After James Labrie's singing on the first Frameshift CD, Pauly wanted someone with a rough, almost 'dirty' delivery, the exact antithesis to Labrie's schooled, clean style. The two names that immediately cropped up were Devin Townsend and Bach. Townsend was busy, and Henning found Bach to be an agreeable, professional performer with an excellent work ethic. So with Bach singing and Eddie Marvin drumming and Pauly doing literally everything else including engineering and mixing you'd expect this to sound like one of those typical one-man-band efforts. But it doesn't. This music is easily in the same league as progressive metal's premier bands - in fact parts of "When I Look Into My Eyes" could have come from a Dream Theater CD. And make no mistake - this aint prog - this is progressive Metal - with a capital 'M'.

Like Frameshift's first CD Unweaving the Rainbow, the new An Absence Of Empathy is a thought-provoking, strongly themed piece. It examines violence from the mind of both the perpetrator and the victim. Two songs describe each form of violence - one from each point of view. Pauly doesn't espouse violence - think of it as an analytical examination and exposure of one of humankind's inherent weaknesses. We won't spend too much time going into the details behind the theme. Suffice it to say that this record is the well-executed product of a good deal of deep meditation on an unsavory topic usually avoided in music.

"Miseducation" sounds like classic 1980s hair metal - made all the more credible by Bach's made-to-fit singing style. "In An Empty Room" and "What Kind Of Animal" are emotional, self-searching power ballads. the 12 tracks on An Absence Of Empathy are 74 minutes of well varied, constantly changing songs with rich compositional elements that ensure no two songs are the same.

Highly recommended.


Frameshift: An Absence of Empathy
Posted by Michael Popke, SoT Staff Writer on 2005-06-06 22:39:24
My Score:

Those of us who last heard Sebastian Bach on Forever Wild, 2004's horrific train wreck of a DVD, will be surprised at just how powerful the former Skid Row vocalist can belt out the lyrics to the challenging material on this devastatingly powerful concept album by multi-instrumentalist Henning Pauly's project Frameshift. Bach actually sounds as vital and conquering as Russell Allen, Jorn Lande and James LaBrie, who sang on the previous Frameshift record, Unweaving the Rainbow (a series of songs based on the writings of neo-Darwinist Richard Dawkins). In the liner notes for An Absence of Empathy, Bach even thanks Pauly, who "showed me parts of my voice I never knew existed."

Based on a concept by ProgRock Records honcho Shawn Gordon, An Absence of Empathy acknowledges that violence is inherent in all human beings and explores the factors that determine why and how individuals let violence manifest itself within them. It's dark and compelling stuff. But while such lyrics as "Me and you alone now/Are you frightened are you scared/Let my little toy show you how/To scream so loud no one can hear" take a bite out of your imagination, the music is unexpectedly exuberant. Granted, this is an aggressive album that's not for the weak of heart or mind, but the arena rock thrill of "Just One More," which takes listeners into the mind of a serial killer, and the progressive-metal grandiosity of its counterpart, the nine-minute "I Killed You," which tells the tale of a stable person pushed over the edge, come off as, um, fun songs masked by disturbing undercurrents. "This Is Gonna Hurt," in which the song's main character tortures a victim, hypnotizes with a bludgeoning rhythm section, and "When I Look Into My Eyes" allows the torturer to examine his conscience to engrossing industrial-metal beats. Other themes include war (the sleaze-metal anthem "Push the Button" and the tribal "Blade"), school violence (the alt-metal racket of "Miseducation" and the mid-tempo rock of "Outcast"), rape ("In An Empty Room," a heart-rending saga of shame and one of the album's two ballads, and the manic "How Long Can I Resist," about a man trying to resist the urge to violate a woman). An Absence of Empathy closes with an element of hope with "What Kind of An Animal," in which the song's protagonist realizes that the children of today are either the peacemakers or the killers of tomorrow: "The answer's somewhere on this globe/It's not in politics/Religion cannot fix/Should we turn towards our young."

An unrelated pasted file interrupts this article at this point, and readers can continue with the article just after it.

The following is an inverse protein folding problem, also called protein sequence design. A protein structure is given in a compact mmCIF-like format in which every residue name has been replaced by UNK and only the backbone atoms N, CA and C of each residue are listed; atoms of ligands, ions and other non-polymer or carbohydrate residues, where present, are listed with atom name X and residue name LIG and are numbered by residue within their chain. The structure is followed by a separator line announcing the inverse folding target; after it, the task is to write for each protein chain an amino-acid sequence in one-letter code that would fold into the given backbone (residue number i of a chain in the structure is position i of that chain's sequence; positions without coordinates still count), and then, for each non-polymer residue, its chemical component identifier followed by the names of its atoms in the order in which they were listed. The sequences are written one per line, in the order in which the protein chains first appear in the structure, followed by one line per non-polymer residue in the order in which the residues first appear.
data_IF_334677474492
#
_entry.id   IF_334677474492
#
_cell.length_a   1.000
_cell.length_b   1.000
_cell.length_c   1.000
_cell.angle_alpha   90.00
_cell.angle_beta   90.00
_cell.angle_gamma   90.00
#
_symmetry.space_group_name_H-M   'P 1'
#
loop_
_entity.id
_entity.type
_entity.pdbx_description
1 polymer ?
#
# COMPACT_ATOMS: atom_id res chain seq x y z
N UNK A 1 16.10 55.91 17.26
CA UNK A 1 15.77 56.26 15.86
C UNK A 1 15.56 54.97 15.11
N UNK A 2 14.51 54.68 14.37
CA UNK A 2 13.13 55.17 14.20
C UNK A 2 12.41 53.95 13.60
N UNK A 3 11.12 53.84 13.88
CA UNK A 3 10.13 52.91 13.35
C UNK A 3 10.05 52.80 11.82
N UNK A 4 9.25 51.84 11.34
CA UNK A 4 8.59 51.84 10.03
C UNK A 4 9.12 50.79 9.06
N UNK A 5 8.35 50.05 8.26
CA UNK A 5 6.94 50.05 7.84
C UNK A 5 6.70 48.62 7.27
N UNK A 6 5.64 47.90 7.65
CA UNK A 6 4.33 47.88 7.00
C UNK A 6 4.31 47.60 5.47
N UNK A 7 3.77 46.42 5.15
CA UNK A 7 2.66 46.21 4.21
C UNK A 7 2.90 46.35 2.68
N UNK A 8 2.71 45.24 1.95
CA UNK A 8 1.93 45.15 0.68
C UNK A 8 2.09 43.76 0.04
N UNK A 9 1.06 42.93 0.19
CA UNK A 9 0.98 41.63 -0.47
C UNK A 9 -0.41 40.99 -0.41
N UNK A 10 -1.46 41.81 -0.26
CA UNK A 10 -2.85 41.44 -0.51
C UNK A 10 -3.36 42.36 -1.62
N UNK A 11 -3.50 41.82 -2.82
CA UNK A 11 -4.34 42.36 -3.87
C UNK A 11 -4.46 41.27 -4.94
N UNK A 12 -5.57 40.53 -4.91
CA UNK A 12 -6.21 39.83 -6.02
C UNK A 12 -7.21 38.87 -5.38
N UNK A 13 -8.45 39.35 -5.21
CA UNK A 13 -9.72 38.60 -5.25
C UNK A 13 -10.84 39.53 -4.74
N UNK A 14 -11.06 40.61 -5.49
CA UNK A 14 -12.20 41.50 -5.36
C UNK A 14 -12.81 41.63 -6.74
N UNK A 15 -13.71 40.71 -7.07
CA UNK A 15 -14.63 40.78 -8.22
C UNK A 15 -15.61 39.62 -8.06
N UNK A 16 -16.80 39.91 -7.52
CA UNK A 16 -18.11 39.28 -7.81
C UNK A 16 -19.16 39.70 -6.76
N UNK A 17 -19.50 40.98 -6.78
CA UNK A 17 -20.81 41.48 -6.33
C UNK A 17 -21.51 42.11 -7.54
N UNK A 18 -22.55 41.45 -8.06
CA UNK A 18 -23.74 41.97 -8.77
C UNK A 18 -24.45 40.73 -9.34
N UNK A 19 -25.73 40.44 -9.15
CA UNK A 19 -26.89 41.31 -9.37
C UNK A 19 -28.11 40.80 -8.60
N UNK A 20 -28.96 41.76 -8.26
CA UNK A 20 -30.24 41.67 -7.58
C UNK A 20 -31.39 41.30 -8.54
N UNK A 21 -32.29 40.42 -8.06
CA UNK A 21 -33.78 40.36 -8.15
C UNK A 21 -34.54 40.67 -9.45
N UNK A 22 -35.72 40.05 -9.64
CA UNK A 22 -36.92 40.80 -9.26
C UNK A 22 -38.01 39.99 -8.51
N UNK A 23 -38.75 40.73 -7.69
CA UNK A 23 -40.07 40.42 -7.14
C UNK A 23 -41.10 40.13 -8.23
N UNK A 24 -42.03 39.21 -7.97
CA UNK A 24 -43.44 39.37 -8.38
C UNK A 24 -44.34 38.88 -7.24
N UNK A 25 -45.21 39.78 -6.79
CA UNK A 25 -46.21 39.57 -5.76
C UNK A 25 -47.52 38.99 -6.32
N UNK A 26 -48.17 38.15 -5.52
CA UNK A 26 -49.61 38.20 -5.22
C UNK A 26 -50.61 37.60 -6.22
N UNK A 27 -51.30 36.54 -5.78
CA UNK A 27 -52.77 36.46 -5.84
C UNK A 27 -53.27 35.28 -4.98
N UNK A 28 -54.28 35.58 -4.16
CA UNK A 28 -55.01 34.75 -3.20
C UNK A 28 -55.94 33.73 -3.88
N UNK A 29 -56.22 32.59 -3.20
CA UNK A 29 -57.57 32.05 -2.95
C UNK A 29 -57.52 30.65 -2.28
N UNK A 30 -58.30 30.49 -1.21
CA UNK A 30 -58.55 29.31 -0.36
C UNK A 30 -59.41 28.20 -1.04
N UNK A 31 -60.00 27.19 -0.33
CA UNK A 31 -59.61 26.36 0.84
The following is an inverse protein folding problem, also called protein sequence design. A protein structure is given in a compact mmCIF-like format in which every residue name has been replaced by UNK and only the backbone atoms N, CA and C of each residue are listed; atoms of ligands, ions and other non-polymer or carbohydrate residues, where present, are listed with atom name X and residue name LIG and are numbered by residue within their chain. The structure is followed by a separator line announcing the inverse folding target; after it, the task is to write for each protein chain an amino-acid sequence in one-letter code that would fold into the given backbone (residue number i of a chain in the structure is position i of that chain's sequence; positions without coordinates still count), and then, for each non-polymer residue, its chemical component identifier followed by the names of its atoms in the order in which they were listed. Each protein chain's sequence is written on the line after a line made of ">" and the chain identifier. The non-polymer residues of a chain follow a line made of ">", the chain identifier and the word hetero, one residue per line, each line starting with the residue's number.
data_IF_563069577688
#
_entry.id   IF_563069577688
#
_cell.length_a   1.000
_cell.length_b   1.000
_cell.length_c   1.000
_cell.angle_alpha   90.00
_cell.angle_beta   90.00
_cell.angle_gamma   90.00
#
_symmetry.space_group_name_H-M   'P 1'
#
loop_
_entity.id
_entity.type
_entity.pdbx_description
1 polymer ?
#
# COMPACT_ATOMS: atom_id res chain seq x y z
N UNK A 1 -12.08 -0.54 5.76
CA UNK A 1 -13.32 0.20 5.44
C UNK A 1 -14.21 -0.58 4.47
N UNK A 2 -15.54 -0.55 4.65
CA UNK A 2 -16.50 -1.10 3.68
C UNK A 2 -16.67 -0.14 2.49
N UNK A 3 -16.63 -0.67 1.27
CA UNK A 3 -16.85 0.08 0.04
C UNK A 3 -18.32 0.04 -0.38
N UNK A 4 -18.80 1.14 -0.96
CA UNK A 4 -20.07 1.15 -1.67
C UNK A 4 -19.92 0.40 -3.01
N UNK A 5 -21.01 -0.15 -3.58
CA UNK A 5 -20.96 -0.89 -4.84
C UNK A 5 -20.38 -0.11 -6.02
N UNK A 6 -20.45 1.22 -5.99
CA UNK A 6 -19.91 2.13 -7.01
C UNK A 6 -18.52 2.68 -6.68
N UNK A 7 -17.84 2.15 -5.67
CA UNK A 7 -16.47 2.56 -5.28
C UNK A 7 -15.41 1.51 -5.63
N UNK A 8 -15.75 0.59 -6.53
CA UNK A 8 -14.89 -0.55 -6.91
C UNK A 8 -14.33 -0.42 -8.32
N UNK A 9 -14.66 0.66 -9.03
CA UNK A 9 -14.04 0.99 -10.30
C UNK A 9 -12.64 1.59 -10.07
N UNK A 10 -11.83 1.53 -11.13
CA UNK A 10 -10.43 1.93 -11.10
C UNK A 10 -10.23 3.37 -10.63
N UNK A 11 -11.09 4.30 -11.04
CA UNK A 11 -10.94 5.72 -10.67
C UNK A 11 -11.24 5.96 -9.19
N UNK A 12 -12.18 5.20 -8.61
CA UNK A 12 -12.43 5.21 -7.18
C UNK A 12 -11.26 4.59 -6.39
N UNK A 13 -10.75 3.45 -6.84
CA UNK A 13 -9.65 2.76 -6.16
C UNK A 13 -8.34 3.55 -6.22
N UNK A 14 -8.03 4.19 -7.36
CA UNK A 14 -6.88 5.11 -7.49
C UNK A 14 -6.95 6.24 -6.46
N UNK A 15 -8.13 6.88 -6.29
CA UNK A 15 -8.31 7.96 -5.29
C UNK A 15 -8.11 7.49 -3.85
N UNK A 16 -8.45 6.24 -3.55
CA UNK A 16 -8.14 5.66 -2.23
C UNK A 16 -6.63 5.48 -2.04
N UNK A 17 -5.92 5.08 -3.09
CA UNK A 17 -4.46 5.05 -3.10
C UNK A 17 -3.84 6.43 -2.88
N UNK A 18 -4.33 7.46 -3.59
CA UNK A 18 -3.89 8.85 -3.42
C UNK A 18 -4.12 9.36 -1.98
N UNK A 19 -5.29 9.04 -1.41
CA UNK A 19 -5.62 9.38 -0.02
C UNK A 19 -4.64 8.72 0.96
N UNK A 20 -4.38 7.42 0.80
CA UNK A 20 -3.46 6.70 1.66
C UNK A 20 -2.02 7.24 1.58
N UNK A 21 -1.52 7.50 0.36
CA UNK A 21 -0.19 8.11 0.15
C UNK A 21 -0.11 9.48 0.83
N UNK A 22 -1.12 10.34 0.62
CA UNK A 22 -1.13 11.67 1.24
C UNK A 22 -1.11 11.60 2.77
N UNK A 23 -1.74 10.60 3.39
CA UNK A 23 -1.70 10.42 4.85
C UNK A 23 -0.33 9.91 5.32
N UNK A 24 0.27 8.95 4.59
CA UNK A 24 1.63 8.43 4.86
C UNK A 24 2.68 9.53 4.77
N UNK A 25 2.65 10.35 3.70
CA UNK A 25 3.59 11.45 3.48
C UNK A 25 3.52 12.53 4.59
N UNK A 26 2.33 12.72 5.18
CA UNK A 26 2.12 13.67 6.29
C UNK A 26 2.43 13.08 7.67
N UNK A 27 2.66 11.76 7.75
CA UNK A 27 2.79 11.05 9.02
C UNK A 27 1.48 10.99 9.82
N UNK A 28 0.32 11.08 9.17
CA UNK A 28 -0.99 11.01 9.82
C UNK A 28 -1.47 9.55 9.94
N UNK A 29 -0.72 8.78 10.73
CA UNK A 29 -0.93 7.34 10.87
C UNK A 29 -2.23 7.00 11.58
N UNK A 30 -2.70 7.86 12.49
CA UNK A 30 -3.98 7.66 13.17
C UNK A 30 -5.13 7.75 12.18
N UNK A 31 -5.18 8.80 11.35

If this album fails to awaken emotions both primal and personal within you, your soul might as well be as black as those of the characters who lurk deep within these brutal and frighteningly real songs.



» Reader Comments:

Frameshift: An Absence of Empathy
Posted by Max Fontaine on 2007-02-06 20:27:24
My Score:

AoE has a strange quality, it isn't like anything Ive heard. It some extremely powerful moments and some awesome playing/singing/collaborating and yet it also has some parts thats are quite redundant. However, the sum of its parts are such that its the greatest musical pity of 2005. It never got a chance - it should have. It's a relevant release for its genre.

Frameshift: An Absence of Empathy
Posted by Paul Little on 2005-09-01 04:45:57
My Score:

This disc is indeed everything I had expected and then some. As a fan of Bach's vocals over the years, I'm very pleased to see that he could really excel in a project such as this.

As for the next Frameshift CD (if Pauley decides to go that route), Townsend would be awesome, however he seems to be a producer even over singer or musician, so I'm not sure if that would fit well. Devin hasn't been a "hired hand" in years (since Steve Vai) and, though I'd like to see it happen, I'm not sure how well it would work.